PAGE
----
18
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Many programming languages are written using solely printable ASCII, tabs and newlines. These 97 characters are then stored in 8-bit bytes (which are actually capable of holding 256 different characters!), which is just terribly inefficient - especially in code-golfing, where every byte counts! In this challenge, you will be able to reduce your score by using base conversion.

Challenge

Your program/function takes a string or character array as input, which it then interprets as a base-97 number. It then converts this to a base-256 number, and counts the number of symbols (i.e., bytes) necessary to represent this number. This count will be the output/return value of your program/function.

A simple example using base-2 and base-10 (binary and decimal): if the input is 10110, the output would be 2, since 101102=2210 (two digits necessary to represent output). Similarly, 11012 becomes 1310, giving an output of 2 as well, and 1102 becomes 610, so then the output would be 1.

The input string can contain all 95 printable ASCII characters , as well as newline \n and literal tab \t, which creates a source alphabet of 97 symbols for your base conversion. The exact alphabet will thus be (substituting the \t and \n with actual literal tab and newline; note the literal space following the newline):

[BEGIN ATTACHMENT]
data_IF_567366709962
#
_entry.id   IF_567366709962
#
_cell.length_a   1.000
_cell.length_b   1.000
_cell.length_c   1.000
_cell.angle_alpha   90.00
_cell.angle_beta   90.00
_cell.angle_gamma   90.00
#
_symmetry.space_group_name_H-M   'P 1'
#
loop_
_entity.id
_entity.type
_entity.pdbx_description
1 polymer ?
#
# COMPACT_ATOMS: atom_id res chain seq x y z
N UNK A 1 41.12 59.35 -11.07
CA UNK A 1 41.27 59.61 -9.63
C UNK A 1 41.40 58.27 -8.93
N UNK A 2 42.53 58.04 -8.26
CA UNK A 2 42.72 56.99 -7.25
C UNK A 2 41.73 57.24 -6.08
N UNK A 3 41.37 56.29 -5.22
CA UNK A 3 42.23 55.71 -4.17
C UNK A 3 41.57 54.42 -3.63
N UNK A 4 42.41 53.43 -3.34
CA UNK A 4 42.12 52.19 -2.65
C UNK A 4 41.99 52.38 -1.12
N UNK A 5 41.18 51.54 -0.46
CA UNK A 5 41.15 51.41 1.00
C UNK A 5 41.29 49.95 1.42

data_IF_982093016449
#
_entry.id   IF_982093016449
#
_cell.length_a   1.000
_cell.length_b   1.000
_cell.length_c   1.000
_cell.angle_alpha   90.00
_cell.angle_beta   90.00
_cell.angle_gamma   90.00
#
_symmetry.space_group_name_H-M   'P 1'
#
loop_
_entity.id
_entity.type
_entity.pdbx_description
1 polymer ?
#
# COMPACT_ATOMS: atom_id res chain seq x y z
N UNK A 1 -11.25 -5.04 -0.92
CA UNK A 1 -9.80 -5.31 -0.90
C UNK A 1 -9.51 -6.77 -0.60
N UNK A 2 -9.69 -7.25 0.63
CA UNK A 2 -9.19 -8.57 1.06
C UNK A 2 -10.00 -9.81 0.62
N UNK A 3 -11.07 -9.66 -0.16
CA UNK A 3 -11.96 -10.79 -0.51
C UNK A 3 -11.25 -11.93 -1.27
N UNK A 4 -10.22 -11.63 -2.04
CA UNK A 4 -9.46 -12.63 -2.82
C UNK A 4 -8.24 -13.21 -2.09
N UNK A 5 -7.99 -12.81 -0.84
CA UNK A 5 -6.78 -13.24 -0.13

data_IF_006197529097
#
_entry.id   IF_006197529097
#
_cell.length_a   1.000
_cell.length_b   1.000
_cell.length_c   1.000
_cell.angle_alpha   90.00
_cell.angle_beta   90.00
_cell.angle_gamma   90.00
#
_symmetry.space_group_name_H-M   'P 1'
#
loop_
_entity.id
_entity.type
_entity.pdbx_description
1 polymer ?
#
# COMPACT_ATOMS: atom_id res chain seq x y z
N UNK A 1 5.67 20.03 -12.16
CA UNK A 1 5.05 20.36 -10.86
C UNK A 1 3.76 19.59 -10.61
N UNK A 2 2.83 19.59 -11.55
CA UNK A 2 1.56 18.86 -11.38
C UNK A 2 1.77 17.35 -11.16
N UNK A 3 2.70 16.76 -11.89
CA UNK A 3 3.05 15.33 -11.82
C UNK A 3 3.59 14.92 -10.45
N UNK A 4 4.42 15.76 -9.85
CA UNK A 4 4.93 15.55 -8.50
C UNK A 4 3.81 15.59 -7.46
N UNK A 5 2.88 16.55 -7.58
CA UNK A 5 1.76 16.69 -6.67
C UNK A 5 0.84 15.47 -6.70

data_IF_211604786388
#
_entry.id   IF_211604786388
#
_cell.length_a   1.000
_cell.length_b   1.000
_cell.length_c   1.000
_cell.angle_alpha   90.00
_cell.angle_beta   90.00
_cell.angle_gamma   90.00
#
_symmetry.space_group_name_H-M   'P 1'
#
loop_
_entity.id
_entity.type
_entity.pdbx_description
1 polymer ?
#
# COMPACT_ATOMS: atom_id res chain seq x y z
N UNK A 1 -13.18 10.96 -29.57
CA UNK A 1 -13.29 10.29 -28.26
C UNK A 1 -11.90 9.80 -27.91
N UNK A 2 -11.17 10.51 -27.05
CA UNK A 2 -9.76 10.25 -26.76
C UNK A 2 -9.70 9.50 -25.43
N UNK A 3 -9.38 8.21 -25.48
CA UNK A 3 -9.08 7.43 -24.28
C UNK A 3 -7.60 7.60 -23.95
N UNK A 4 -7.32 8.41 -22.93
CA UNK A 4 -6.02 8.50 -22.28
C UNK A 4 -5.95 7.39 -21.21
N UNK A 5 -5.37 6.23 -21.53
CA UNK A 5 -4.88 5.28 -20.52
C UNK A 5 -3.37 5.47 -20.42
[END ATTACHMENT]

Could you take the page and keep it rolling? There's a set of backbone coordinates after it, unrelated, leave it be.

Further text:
\t\n !"#$%&'()*+,-./0123456789:;<=>?@ABCDEFGHIJKLMNOPQRSTUVWXYZ[\]^_`abcdefghijklmnopqrstuvwxyz{|}~

Note that the order of this alphabet is important: for example, base-97 \t corresponds to decimal 0, and ! corresponds to decimal 3.

Some testcases: (you do not need to handle an empty string)

Input                             Output
'example@domain.com'                  15
'All your base are belong to us!'     26
'       abcd'                          9
'~      abcd'                         10
'ABCDEFGHIJK'                          9
'zyxwvutsrpq'                         10
'{".~"}.~'                             7
'\t\t\t\t\t\t\t\t'                     1 (with \t a literal tab; the result is 0, which can be represented with 1 byte)
'!\t\t\t\t\t\t\t\t'                    7 (with \t a literal tab)

Scoring